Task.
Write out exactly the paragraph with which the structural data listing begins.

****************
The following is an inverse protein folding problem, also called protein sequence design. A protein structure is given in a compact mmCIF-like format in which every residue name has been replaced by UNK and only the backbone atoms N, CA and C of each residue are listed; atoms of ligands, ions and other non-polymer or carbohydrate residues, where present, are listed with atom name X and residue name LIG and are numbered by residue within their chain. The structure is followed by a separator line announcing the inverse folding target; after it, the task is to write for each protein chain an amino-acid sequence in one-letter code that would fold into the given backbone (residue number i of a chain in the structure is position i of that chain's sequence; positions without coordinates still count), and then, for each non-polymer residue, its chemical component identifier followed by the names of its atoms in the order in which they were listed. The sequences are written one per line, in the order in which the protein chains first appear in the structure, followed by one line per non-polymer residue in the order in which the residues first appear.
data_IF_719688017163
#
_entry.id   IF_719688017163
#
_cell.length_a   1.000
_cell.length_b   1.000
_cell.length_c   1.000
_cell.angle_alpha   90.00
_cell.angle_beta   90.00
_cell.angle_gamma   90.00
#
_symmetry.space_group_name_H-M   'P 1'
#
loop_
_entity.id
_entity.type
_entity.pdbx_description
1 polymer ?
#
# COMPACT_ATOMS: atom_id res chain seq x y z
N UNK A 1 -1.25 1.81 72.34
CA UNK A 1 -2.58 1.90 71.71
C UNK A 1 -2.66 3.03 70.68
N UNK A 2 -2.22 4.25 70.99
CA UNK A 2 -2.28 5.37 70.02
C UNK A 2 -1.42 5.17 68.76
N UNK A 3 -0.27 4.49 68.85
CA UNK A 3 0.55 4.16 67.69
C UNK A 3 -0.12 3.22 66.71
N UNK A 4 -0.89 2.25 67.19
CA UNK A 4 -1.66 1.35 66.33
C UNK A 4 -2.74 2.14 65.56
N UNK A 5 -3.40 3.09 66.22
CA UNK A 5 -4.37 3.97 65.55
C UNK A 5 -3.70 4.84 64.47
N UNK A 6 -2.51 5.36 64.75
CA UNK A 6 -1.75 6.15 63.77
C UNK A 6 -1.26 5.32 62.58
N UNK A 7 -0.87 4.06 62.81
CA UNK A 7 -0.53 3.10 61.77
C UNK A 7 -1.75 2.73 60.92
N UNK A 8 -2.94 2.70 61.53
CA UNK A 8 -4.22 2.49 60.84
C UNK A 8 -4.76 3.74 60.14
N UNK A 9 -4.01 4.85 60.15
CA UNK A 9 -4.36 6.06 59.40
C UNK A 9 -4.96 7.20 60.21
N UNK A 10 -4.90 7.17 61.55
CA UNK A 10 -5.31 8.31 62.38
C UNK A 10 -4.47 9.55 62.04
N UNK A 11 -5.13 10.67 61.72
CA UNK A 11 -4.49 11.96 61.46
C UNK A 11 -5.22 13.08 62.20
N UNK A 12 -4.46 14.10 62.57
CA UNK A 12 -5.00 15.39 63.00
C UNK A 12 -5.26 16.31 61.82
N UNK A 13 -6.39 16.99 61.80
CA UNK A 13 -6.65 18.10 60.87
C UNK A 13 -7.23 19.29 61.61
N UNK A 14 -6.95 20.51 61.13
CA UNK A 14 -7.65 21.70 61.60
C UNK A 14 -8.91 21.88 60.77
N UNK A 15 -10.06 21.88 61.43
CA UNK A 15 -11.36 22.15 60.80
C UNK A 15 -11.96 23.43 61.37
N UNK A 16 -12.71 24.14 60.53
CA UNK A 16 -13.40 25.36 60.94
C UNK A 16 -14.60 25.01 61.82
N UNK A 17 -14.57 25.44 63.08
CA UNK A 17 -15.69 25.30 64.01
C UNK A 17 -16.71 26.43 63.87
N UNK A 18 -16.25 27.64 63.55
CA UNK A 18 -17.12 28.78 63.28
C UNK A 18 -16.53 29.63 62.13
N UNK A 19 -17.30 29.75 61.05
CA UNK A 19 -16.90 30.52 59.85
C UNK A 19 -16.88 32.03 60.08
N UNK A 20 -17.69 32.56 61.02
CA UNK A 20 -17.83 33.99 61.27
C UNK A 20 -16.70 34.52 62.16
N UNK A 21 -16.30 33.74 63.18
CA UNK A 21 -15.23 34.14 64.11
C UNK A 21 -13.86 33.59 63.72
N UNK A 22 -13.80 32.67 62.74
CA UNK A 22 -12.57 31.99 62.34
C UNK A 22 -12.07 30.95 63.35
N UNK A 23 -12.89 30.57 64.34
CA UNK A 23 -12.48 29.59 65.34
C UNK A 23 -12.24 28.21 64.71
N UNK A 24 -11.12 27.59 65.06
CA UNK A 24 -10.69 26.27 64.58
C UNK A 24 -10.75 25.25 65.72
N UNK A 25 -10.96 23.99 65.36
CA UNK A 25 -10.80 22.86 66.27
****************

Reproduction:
The following is an inverse protein folding problem, also called protein sequence design. A protein structure is given in a compact mmCIF-like format in which every residue name has been replaced by UNK and only the backbone atoms N, CA and C of each residue are listed; atoms of ligands, ions and other non-polymer or carbohydrate residues, where present, are listed with atom name X and residue name LIG and are numbered by residue within their chain. The structure is followed by a separator line announcing the inverse folding target; after it, the task is to write for each protein chain an amino-acid sequence in one-letter code that would fold into the given backbone (residue number i of a chain in the structure is position i of that chain's sequence; positions without coordinates still count), and then, for each non-polymer residue, its chemical component identifier followed by the names of its atoms in the order in which they were listed. The sequences are written one per line, in the order in which the protein chains first appear in the structure, followed by one line per non-polymer residue in the order in which the residues first appear.